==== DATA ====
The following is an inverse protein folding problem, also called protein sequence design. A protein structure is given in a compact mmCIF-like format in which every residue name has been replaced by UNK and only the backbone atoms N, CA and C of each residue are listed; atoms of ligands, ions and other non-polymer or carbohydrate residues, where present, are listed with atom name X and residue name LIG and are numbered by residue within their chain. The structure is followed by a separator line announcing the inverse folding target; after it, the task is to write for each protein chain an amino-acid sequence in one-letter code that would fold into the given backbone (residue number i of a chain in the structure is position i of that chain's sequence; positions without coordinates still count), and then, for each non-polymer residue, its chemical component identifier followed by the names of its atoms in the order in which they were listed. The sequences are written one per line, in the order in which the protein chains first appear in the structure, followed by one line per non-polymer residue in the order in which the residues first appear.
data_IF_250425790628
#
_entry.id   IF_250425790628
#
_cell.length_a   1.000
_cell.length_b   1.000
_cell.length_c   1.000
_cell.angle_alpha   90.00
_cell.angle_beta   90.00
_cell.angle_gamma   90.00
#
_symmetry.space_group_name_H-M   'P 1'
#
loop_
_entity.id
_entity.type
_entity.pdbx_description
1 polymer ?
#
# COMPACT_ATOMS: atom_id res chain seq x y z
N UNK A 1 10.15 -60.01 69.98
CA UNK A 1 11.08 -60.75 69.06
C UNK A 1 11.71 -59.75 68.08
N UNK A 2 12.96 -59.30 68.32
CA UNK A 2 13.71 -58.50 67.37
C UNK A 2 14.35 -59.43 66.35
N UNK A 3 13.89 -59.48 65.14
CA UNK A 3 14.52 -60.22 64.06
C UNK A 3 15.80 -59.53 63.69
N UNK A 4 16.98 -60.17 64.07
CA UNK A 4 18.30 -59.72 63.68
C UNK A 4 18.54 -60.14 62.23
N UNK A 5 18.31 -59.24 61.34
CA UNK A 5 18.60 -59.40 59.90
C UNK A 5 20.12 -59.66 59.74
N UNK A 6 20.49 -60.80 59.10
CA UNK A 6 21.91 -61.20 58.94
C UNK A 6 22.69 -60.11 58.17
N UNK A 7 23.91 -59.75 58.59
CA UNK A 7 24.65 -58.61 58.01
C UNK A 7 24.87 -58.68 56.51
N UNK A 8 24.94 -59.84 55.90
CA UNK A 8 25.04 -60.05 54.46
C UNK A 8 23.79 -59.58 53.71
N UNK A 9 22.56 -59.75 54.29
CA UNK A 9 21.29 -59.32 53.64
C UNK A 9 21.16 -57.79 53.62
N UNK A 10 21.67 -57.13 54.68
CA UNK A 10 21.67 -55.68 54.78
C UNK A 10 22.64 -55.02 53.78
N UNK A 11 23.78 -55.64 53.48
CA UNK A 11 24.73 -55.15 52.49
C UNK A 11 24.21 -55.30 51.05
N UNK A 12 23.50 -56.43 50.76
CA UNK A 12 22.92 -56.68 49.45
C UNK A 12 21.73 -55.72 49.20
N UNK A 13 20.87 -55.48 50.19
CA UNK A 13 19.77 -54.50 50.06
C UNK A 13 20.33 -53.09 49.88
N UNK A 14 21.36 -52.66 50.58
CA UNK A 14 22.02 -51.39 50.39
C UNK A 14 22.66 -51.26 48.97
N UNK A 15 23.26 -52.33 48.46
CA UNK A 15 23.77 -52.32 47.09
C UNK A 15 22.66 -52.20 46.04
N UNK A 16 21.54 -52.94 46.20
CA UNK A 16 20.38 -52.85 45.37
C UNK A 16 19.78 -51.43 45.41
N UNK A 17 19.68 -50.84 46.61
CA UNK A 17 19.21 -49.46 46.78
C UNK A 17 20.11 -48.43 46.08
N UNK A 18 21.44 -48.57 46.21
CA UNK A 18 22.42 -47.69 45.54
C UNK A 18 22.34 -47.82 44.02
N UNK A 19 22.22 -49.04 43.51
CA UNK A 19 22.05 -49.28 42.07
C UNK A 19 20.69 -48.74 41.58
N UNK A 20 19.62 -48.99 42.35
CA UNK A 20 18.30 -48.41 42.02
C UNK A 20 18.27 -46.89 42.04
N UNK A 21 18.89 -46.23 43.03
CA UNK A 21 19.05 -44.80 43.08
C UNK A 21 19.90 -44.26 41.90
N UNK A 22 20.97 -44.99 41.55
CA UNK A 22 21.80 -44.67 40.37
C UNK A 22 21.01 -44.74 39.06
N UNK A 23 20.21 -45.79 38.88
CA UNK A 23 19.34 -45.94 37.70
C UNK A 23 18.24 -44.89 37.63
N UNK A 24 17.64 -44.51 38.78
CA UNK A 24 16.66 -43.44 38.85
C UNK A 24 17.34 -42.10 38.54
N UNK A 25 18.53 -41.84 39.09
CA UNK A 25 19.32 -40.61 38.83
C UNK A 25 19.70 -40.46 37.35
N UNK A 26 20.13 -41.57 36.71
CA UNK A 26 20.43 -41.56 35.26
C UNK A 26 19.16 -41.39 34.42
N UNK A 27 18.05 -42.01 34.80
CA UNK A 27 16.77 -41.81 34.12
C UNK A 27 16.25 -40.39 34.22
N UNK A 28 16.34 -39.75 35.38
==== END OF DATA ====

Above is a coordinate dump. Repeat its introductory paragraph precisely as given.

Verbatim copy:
The following is an inverse protein folding problem, also called protein sequence design. A protein structure is given in a compact mmCIF-like format in which every residue name has been replaced by UNK and only the backbone atoms N, CA and C of each residue are listed; atoms of ligands, ions and other non-polymer or carbohydrate residues, where present, are listed with atom name X and residue name LIG and are numbered by residue within their chain. The structure is followed by a separator line announcing the inverse folding target; after it, the task is to write for each protein chain an amino-acid sequence in one-letter code that would fold into the given backbone (residue number i of a chain in the structure is position i of that chain's sequence; positions without coordinates still count), and then, for each non-polymer residue, its chemical component identifier followed by the names of its atoms in the order in which they were listed. The sequences are written one per line, in the order in which the protein chains first appear in the structure, followed by one line per non-polymer residue in the order in which the residues first appear.